"It is put up there to be sold," he answered, scowling gloomily.

When the visitors had gone, Mihailov sat down opposite the
picture of Pilate and Christ, and in his mind went over what had
been said, and what, though not said, had been implied by those
visitors. And, strange to say, what had had such weight with
him, while they were there and while he mentally put himself at
their point of view, suddenly lost all importance for him. He
began to look at his picture with all his own full artist vision,
and was soon in that mood of conviction of the perfectibility,
and so of the significance, of his picture--a conviction
essential to the most intense fervor, excluding all other
interests--in which alone he could work.

Christ's foreshortened leg was not right, though. He took his
palette and began to work. As he corrected the leg he looked
continually at the figure of John in the background, which his
visitors had not even noticed, but which he knew was beyond
perfection. When he had finished the leg he wanted to touch that
figure, but he felt too much excited for it. He was equally
unable to work when he was cold and when he was too much affected
and saw everything too much. There was only one stage in the
transition from coldness to inspiration, at which work was
possible. Today he was too much agitated. He would have covered
the picture, but he stopped, holding the cloth in his hand, and,
smiling blissfully, gazed a long while at the figure of John. At
last, as it were regretfully tearing himself away, he dropped the
cloth, and, exhausted but happy, went home.

Vronsky, Anna, and Golenishtchev, on their way home, were
particularly lively and cheerful. They talked of Mihailov and
his pictures. The word talent, by which they meant an inborn,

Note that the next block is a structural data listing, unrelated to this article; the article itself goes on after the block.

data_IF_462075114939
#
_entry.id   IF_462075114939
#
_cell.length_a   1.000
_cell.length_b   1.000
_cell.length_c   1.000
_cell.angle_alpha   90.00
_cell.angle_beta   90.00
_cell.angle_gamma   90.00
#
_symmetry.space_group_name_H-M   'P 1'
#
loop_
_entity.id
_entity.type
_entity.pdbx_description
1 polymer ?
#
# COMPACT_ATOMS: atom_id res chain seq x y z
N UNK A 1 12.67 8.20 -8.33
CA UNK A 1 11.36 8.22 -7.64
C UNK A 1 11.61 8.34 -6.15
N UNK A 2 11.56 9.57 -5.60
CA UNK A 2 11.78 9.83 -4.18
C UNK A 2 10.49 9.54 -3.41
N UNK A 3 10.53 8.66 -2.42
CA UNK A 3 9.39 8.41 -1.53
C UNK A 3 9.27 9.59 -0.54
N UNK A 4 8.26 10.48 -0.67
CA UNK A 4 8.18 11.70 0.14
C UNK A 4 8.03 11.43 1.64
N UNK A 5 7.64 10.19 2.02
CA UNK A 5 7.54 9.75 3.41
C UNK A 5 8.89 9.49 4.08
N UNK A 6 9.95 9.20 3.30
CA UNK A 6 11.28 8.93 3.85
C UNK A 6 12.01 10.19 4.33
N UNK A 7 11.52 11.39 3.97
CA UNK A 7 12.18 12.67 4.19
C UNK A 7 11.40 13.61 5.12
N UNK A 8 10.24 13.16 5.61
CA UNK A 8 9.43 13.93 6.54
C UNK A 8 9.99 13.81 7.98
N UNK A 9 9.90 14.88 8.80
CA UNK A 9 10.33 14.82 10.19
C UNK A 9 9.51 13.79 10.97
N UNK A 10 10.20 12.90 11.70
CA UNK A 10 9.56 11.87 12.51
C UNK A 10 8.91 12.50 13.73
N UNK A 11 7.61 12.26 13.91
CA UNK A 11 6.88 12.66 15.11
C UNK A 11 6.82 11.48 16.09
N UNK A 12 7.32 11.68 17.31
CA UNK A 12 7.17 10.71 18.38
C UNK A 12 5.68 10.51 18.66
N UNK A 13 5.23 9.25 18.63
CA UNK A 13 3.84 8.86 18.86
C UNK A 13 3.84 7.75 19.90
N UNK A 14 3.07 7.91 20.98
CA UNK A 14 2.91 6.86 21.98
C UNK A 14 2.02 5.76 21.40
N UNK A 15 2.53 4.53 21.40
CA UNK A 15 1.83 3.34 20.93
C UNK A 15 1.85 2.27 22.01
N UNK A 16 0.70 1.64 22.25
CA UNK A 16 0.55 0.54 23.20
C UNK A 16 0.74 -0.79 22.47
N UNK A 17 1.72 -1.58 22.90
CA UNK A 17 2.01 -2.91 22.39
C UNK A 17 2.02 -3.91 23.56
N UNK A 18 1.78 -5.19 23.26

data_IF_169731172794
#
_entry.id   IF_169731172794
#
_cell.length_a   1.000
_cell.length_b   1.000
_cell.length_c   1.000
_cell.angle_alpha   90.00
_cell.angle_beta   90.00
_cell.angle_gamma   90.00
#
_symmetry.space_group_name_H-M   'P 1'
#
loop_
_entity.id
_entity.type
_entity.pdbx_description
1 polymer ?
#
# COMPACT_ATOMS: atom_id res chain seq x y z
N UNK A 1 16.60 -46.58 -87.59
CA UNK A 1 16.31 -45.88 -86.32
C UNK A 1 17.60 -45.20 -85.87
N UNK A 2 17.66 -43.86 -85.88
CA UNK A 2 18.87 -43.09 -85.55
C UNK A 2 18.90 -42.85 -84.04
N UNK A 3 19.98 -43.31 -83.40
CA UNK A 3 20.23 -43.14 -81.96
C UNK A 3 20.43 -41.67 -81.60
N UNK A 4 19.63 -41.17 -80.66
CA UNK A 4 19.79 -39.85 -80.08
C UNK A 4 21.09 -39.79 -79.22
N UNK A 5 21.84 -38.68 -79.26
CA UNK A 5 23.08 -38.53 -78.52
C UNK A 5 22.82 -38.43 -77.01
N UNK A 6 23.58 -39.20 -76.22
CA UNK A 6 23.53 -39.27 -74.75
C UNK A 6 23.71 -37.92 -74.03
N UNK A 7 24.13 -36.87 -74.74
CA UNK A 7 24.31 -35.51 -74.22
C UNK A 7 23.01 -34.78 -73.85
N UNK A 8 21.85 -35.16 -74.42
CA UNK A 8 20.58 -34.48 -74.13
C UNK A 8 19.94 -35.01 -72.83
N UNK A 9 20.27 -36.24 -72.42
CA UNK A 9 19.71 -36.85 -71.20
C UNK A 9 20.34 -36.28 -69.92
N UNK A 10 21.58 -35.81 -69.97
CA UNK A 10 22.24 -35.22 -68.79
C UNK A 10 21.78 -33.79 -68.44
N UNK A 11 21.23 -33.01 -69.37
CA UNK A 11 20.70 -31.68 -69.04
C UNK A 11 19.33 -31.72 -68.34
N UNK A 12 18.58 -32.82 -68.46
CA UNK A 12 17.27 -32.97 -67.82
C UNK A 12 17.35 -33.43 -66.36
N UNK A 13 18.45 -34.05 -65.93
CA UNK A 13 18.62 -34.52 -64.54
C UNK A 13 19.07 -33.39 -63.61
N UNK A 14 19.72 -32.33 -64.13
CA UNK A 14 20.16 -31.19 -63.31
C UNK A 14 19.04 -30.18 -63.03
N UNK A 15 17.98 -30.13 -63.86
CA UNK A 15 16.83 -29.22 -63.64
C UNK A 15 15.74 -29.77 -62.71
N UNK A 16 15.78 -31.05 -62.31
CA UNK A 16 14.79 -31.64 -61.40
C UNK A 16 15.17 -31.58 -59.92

almost physical, aptitude apart from brain and heart, and in
which they tried to find an expression for all the artist had
gained from life, recurred particularly often in their talk, as
though it were necessary for them to sum up what they had no
conception of, though they wanted to talk of it. They said that
there was no denying his talent, but that his talent could not
develop for want of education--the common defect of our Russian
artists. But the picture of the boys had imprinted itself on
their memories, and they were continually coming back to it.
"What an exquisite thing! How he has succeeded in it, and how
simply! He doesn't even comprehend how good it is. Yes, I
mustn't let it slip; I must buy it," said Vronsky.

Chapter 13

Mihailov sold Vronsky his picture, and agreed to paint a
portrait of Anna. On the day fixed he came and began the work.

From the fifth sitting the portrait impressed everyone,
especially Vronsky, not only by its resemblance, but by its
characteristic beauty. It was strange how Mihailov could have
discovered just her characteristic beauty. "One needs to know
and love her as I have loved her to discover the very sweetest
expression of her soul," Vronsky thought, though it was only from